Meanwhile in the operating room, several calls were made by the team to enquire on the whereabouts of the obstetrician. They were repeatedly told that she was on her way. The obstetrician arrived 45 minutes later to begin the caesarean. A neurologically compromised baby was delivered.

When the events were reviewed as part of legal proceedings, the FP expressed surprise at the length of time between the transfer and caesarean. She observed that a nursing shift change had occurred at the time of transfer. The incoming team did not recognize that the fetal scalp clip had been removed and was never reattached, which compromised the team’s ability to appreciate the urgency of the situation.

Peer experts were critical of the obstetrician for prioritizing the less urgent delivery, and of the family physician for not remaining alert to the passage of time and not appropriately communicating to the larger team about the ongoing urgency to proceed with the caesarean section.

Interprofessional conflict

Knowledge of the training and expertise of other professionals plays a key role in facilitating collaboration and reducing conflict.6 In the CMPA cases, incidents of interprofessional conflict tended to occur during consults or at transfers of care.

Case example: Interprofessional tensions contribute to a breach in the duty of care

An obstetrician declines to assess a patient who arrives at the emergency department (ED) with her midwife and without antenatal records.

What happened?

The midwife called the local ED to advise that her patient, at 33 weeks’ gestation had experienced a premature rupture of membranes. The patient had intended to deliver at a birthing centre in an adjacent community. The triage nurse advised her not to bring the patient to the ED, as the hospital did not deliver babies earlier than 34 weeks.

The midwife nonetheless arrived with the patient and her partner one hour later.

On her way to perform a caesarean delivery, the obstetrician spoke to the midwife and stated that she could not assess the patient without reviewing the antenatal record, which was stored at the birthing centre. The obstetrician reiterated that this hospital did not perform deliveries before 34 weeks. She recommended that the patient travel to the hospital affiliated with the midwife’s birthing centre, as it had better facilities for managing the care of preterm infants.

The midwife transferred the patient to the nearby level II hospital where the patient subsequently delivered a healthy preterm infant.

In the hospital complaint that followed, the parents noted that the obstetrician had appeared exasperated. The obstetrician explained that she was new to the region and had limited experience working with midwives. She also stated that she was taken aback by the midwife’s abrupt manner.

Hospital investigators were critical of the obstetrician’s refusal of care, noting that she had a duty to assess the patient, regardless of the original birth plan or the unavailability of antenatal records.

Strategies for enhancing interprofessional care

Various strategies may be employed to enhance interprofessional care in labour and delivery, such as establishing a series of structured teams to manage the unit’s different functions including emergency response,7 tailored communication tools for information sharing,8 and team training.9 These strategies all recognize the need to fully integrate all team members in the functioning of the unit.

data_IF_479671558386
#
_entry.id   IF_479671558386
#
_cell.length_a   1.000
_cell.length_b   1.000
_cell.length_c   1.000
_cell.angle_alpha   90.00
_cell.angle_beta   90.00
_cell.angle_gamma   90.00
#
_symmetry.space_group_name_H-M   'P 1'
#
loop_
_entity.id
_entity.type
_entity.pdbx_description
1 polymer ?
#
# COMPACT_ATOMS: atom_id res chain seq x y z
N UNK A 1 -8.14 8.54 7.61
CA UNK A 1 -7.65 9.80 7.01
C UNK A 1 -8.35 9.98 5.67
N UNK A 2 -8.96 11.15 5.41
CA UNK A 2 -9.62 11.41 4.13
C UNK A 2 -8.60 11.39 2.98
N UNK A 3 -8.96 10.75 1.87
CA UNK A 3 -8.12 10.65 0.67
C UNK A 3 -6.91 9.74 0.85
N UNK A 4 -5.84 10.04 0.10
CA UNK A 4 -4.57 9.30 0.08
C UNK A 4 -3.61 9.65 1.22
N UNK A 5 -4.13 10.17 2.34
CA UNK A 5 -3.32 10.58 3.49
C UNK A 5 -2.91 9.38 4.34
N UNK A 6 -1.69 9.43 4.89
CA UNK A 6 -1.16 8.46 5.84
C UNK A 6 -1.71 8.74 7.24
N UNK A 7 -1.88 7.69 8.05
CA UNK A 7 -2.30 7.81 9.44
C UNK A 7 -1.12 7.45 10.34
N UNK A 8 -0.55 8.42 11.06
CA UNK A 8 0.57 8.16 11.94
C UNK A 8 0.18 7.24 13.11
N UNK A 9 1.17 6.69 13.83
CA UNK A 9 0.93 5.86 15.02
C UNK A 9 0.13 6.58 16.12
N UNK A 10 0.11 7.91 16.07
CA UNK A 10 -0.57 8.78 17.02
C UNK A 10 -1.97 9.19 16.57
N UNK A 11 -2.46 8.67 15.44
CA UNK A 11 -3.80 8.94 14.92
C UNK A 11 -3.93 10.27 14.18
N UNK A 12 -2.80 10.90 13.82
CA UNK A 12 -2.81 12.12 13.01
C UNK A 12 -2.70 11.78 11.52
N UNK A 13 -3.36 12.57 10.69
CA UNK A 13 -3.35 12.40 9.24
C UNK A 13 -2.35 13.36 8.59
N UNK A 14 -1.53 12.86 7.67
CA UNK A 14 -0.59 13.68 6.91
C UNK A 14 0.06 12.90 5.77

The bottom line

  • Inform pregnant patients early about the nature of the shared care they may receive and the protocols in place for potential emergencies.
  • Be familiar with the scope of practice, qualifications, experience, training, and liability protection of other healthcare providers who you know will be involved in the patient’s care.
  • Have an agreement about who is the most responsible healthcare provider at any given time and what the division of responsibilities will be at any given time.
  • Carefully review the patient’s medical record, including all entries made by other providers.
  • Consider using a structured communication tool for sharing information during handovers.
  • Remain aware of your independent duty of care to the patient, particularly in difficult or ambiguous shared care scenarios.


  1. Legal, medical regulatory authority (College), and hospital matters that closed in the last 10 years.
  2. Canadian Medical Protective Association. Collaborative Care: A medical liability perspective [Internet]. Available from:
  3. Canadian Medical Protective Association and Healthcare Insurance Reciprocal of Canada. Joint Statement on Liability Protection for Midwives and Physicians [Internet]. June 2007. Available from:
  4. Canadian Medical Protective Association. Safe care in obstetrics: Improving teamwork and communication in an emergency. June 2016 [cited 2016 July 5]. Available from:
  5. Canadian Medical Protective Association. Safe care in obstetrics: Recognizing signs of potential trouble in labour and delivery [Internet]. September 2016 [cited 2016 September 30]. Available from:
  6. Morgan L, Carson G, Gagnon A, et al. Collaborative practice among obstetricians, family physicians and midwives. CMAJ. 2014 Nov 18;186(17):1279-80.
  7. Mann S, Marcus R, Sachs B. Grand Rounds: Lessons from the cockpit: How team training can reduce errors on L&D. Contemporary OB/GYN. 2006;Jan:1-7.
  8. Poot EP, de Bruijne MC, Wouters MG, et al. Exploring perinatal shift-to-shift handover communication and process: an observational study. J Eval Clin Pract. 2014 Apr;20(2):166-75.
  9. Thanh NX, Jacobs P, Wanke MI, et al. Outcomes of the Introduction of the MOREOB Continuing Education Program in Alberta. J Obstet Gynaecol Can. 2010;32:749-55.

DISCLAIMER: The information contained in this learning material is for general educational purposes only and is not intended to provide specific professional medical or legal advice, nor to constitute a "standard of care" for Canadian healthcare professionals. The use of CMPA learning resources is subject to the foregoing as well as the CMPA's Terms of Use.